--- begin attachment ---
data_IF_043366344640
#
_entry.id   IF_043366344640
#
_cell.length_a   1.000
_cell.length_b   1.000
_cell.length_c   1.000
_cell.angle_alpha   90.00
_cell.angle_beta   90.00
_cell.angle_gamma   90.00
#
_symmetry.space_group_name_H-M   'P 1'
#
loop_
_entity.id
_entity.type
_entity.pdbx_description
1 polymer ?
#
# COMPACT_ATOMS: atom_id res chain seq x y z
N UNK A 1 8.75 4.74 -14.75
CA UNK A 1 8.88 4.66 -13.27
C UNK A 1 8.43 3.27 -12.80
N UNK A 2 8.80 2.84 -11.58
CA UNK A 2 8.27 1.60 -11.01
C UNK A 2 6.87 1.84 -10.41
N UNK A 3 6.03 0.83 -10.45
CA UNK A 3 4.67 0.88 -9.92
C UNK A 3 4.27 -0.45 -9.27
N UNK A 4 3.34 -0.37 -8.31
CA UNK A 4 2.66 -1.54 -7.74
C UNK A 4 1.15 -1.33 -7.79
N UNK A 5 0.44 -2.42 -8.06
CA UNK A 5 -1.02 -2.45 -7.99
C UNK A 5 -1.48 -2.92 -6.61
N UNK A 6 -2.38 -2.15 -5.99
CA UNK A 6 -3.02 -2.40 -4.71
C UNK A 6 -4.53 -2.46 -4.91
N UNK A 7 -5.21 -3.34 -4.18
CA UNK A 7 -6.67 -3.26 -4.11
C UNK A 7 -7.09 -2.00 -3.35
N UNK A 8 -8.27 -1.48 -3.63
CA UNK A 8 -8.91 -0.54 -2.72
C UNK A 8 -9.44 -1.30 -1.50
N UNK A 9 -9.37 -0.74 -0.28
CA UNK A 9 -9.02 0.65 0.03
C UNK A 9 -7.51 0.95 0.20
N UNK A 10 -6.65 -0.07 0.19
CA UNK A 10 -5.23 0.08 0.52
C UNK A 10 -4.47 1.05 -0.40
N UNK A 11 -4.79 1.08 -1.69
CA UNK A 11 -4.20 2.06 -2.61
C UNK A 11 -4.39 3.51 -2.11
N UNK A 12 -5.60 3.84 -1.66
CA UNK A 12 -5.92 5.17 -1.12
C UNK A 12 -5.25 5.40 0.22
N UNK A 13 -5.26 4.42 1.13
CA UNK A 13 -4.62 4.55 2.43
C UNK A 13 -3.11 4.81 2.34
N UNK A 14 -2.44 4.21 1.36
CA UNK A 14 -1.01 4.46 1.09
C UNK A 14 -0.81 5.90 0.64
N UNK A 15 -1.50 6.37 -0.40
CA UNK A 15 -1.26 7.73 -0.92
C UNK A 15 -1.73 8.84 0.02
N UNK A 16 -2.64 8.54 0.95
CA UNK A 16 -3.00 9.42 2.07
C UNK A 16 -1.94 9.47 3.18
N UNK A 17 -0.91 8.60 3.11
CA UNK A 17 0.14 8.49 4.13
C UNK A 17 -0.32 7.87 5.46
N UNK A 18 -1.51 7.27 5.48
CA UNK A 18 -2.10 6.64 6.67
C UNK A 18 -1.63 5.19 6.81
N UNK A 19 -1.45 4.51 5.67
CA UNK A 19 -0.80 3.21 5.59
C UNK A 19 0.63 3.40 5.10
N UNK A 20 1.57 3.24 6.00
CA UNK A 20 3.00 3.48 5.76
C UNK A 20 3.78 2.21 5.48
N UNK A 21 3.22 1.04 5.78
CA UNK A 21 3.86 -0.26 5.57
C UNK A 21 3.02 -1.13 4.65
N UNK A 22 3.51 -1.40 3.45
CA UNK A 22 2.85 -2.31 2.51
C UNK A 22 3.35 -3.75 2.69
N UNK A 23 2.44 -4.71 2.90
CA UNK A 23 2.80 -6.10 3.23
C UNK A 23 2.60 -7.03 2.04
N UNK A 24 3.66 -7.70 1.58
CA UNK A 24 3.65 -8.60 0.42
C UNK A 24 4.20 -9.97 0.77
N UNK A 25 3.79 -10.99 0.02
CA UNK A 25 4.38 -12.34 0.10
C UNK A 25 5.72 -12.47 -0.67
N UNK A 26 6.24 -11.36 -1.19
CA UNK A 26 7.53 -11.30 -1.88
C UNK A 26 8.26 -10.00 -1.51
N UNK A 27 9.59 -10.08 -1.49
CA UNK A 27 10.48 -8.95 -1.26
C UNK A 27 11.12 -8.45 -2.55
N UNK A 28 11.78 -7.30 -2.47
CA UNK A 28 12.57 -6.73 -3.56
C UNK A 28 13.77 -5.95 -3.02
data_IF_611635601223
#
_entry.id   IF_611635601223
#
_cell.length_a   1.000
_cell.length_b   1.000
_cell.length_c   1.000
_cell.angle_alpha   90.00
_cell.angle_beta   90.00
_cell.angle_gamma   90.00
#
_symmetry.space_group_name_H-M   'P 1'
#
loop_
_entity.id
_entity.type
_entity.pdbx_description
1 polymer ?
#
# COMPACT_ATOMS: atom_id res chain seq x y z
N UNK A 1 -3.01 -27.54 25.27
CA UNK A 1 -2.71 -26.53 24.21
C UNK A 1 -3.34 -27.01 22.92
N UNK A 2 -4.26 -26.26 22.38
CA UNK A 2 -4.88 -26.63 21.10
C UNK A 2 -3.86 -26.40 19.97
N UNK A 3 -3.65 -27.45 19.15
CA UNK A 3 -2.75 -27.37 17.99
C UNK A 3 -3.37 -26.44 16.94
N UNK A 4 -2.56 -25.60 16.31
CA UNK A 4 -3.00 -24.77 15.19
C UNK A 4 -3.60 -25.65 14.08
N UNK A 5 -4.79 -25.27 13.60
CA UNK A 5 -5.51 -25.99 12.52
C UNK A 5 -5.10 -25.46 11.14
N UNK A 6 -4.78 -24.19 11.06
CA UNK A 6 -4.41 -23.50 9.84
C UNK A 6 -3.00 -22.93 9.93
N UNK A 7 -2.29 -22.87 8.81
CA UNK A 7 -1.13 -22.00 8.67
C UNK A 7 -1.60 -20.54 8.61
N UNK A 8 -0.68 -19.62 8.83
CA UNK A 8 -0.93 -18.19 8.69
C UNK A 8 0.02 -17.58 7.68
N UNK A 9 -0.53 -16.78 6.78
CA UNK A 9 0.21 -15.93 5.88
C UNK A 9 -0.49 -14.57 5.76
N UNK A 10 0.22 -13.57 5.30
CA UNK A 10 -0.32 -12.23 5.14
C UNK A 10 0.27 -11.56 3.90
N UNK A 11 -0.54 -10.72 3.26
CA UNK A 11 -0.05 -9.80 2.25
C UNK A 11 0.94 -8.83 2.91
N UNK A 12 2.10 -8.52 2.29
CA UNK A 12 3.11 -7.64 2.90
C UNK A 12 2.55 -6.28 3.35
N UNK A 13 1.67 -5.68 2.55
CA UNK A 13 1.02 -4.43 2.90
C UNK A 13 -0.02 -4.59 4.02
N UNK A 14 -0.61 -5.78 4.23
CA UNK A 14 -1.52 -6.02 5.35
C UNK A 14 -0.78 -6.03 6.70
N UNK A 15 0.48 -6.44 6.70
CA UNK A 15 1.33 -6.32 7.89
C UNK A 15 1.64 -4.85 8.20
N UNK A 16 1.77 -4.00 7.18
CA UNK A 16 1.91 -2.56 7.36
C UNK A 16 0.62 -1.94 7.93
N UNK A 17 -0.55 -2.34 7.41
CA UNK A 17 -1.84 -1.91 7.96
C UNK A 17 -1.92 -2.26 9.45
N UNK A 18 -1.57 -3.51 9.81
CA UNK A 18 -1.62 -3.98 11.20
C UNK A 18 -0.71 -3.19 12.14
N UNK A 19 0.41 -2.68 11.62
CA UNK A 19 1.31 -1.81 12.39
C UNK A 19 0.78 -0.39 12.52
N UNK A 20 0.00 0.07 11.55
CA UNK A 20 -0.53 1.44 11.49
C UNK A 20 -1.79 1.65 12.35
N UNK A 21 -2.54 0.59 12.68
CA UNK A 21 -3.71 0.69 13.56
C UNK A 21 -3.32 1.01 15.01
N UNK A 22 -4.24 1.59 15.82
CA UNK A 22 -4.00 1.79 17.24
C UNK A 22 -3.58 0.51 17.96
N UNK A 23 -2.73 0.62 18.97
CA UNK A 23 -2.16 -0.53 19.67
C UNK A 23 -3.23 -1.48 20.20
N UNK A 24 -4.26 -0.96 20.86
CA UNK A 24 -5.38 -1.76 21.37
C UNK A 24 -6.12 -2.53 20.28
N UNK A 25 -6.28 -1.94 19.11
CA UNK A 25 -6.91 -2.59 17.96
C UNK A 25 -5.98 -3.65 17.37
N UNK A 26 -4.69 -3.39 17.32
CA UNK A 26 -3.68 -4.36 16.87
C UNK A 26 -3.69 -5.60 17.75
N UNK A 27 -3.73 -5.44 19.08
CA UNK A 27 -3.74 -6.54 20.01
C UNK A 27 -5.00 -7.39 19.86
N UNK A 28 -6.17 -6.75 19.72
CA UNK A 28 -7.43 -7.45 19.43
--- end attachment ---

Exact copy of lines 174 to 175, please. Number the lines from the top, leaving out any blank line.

CA UNK A 17 -1.84 -1.91 7.96
C UNK A 17 -1.92 -2.26 9.45